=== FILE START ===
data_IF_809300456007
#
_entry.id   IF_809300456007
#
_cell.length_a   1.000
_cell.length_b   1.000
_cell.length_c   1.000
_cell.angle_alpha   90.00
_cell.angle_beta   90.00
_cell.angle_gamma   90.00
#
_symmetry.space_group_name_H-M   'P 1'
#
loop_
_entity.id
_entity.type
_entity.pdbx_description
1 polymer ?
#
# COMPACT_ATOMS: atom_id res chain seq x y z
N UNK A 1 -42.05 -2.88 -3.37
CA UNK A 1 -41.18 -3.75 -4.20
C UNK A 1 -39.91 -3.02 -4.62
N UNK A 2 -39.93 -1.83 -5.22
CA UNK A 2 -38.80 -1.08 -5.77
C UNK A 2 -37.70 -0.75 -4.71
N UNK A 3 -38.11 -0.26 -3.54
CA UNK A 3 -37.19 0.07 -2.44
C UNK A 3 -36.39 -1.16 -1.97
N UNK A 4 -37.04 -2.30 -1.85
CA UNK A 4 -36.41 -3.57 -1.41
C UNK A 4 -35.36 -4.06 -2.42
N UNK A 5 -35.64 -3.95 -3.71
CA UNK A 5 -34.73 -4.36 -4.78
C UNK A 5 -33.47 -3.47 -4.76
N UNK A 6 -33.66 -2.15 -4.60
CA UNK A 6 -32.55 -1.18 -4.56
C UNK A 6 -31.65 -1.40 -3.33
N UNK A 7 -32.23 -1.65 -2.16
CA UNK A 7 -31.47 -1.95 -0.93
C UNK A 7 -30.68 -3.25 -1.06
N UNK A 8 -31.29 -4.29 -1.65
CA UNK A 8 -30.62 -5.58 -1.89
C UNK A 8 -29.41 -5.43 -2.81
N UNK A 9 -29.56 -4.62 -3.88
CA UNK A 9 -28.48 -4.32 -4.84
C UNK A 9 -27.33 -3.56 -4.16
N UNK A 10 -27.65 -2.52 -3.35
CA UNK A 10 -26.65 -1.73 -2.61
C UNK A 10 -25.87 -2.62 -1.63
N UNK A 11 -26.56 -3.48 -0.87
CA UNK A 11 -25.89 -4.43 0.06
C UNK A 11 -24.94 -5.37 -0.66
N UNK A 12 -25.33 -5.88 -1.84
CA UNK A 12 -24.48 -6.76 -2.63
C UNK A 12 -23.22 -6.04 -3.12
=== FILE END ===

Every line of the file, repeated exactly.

data_IF_809300456007
#
_entry.id   IF_809300456007
#
_cell.length_a   1.000
_cell.length_b   1.000
_cell.length_c   1.000
_cell.angle_alpha   90.00
_cell.angle_beta   90.00
_cell.angle_gamma   90.00
#
_symmetry.space_group_name_H-M   'P 1'
#
loop_
_entity.id
_entity.type
_entity.pdbx_description
1 polymer ?
#
# COMPACT_ATOMS: atom_id res chain seq x y z
N UNK A 1 -42.05 -2.88 -3.37
CA UNK A 1 -41.18 -3.75 -4.20
C UNK A 1 -39.91 -3.02 -4.62
N UNK A 2 -39.93 -1.83 -5.22
CA UNK A 2 -38.80 -1.08 -5.77
C UNK A 2 -37.70 -0.75 -4.71
N UNK A 3 -38.11 -0.26 -3.54
CA UNK A 3 -37.19 0.07 -2.44
C UNK A 3 -36.39 -1.16 -1.97
N UNK A 4 -37.04 -2.30 -1.85
CA UNK A 4 -36.41 -3.57 -1.41
C UNK A 4 -35.36 -4.06 -2.42
N UNK A 5 -35.64 -3.95 -3.71
CA UNK A 5 -34.73 -4.36 -4.78
C UNK A 5 -33.47 -3.47 -4.76
N UNK A 6 -33.66 -2.15 -4.60
CA UNK A 6 -32.55 -1.18 -4.56
C UNK A 6 -31.65 -1.40 -3.33
N UNK A 7 -32.23 -1.65 -2.16
CA UNK A 7 -31.47 -1.95 -0.93
C UNK A 7 -30.68 -3.25 -1.06
N UNK A 8 -31.29 -4.29 -1.65
CA UNK A 8 -30.62 -5.58 -1.89
C UNK A 8 -29.41 -5.43 -2.81
N UNK A 9 -29.56 -4.62 -3.88
CA UNK A 9 -28.48 -4.32 -4.84
C UNK A 9 -27.33 -3.56 -4.16
N UNK A 10 -27.65 -2.52 -3.35
CA UNK A 10 -26.65 -1.73 -2.61
C UNK A 10 -25.87 -2.62 -1.63
N UNK A 11 -26.56 -3.48 -0.87
CA UNK A 11 -25.89 -4.43 0.06
C UNK A 11 -24.94 -5.37 -0.66
N UNK A 12 -25.33 -5.88 -1.84
CA UNK A 12 -24.48 -6.76 -2.63
C UNK A 12 -23.22 -6.04 -3.12